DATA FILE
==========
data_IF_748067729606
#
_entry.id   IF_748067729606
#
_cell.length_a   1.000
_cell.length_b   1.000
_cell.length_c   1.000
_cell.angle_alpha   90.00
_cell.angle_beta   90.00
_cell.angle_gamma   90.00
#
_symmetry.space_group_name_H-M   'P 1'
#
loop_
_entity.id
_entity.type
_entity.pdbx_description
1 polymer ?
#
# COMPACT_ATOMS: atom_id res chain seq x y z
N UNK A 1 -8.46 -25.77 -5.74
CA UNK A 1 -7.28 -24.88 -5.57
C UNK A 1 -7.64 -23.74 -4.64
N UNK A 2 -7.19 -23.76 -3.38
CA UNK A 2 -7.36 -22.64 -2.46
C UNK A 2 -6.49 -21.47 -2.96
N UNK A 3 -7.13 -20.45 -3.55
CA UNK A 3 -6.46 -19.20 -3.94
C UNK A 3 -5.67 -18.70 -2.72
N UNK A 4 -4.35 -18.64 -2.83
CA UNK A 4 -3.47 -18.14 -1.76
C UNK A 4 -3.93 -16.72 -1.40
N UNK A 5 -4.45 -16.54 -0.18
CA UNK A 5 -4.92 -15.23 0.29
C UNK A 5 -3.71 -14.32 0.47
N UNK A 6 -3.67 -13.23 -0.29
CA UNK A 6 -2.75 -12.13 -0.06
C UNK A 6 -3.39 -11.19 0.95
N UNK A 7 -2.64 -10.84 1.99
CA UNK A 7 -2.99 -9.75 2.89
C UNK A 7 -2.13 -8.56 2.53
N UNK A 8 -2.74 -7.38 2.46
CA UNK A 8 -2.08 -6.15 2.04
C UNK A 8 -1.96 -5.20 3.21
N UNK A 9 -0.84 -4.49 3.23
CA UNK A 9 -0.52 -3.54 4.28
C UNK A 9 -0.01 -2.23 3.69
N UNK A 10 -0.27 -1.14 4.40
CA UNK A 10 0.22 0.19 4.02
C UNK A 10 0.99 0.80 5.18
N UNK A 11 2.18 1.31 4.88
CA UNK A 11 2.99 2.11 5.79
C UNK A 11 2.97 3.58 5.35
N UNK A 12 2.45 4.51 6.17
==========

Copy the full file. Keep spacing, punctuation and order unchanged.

data_IF_748067729606
#
_entry.id   IF_748067729606
#
_cell.length_a   1.000
_cell.length_b   1.000
_cell.length_c   1.000
_cell.angle_alpha   90.00
_cell.angle_beta   90.00
_cell.angle_gamma   90.00
#
_symmetry.space_group_name_H-M   'P 1'
#
loop_
_entity.id
_entity.type
_entity.pdbx_description
1 polymer ?
#
# COMPACT_ATOMS: atom_id res chain seq x y z
N UNK A 1 -8.46 -25.77 -5.74
CA UNK A 1 -7.28 -24.88 -5.57
C UNK A 1 -7.64 -23.74 -4.64
N UNK A 2 -7.19 -23.76 -3.38
CA UNK A 2 -7.36 -22.64 -2.46
C UNK A 2 -6.49 -21.47 -2.96
N UNK A 3 -7.13 -20.45 -3.55
CA UNK A 3 -6.46 -19.20 -3.94
C UNK A 3 -5.67 -18.70 -2.72
N UNK A 4 -4.35 -18.64 -2.83
CA UNK A 4 -3.47 -18.14 -1.76
C UNK A 4 -3.93 -16.72 -1.40
N UNK A 5 -4.45 -16.54 -0.18
CA UNK A 5 -4.92 -15.23 0.29
C UNK A 5 -3.71 -14.32 0.47
N UNK A 6 -3.67 -13.23 -0.29
CA UNK A 6 -2.75 -12.13 -0.06
C UNK A 6 -3.39 -11.19 0.95
N UNK A 7 -2.64 -10.84 1.99
CA UNK A 7 -2.99 -9.75 2.89
C UNK A 7 -2.13 -8.56 2.53
N UNK A 8 -2.74 -7.38 2.46
CA UNK A 8 -2.08 -6.15 2.04
C UNK A 8 -1.96 -5.20 3.21
N UNK A 9 -0.84 -4.49 3.23
CA UNK A 9 -0.52 -3.54 4.28
C UNK A 9 -0.01 -2.23 3.69
N UNK A 10 -0.27 -1.14 4.40
CA UNK A 10 0.22 0.19 4.02
C UNK A 10 0.99 0.80 5.18
N UNK A 11 2.18 1.31 4.88
CA UNK A 11 2.99 2.11 5.79
C UNK A 11 2.97 3.58 5.35
N UNK A 12 2.45 4.51 6.17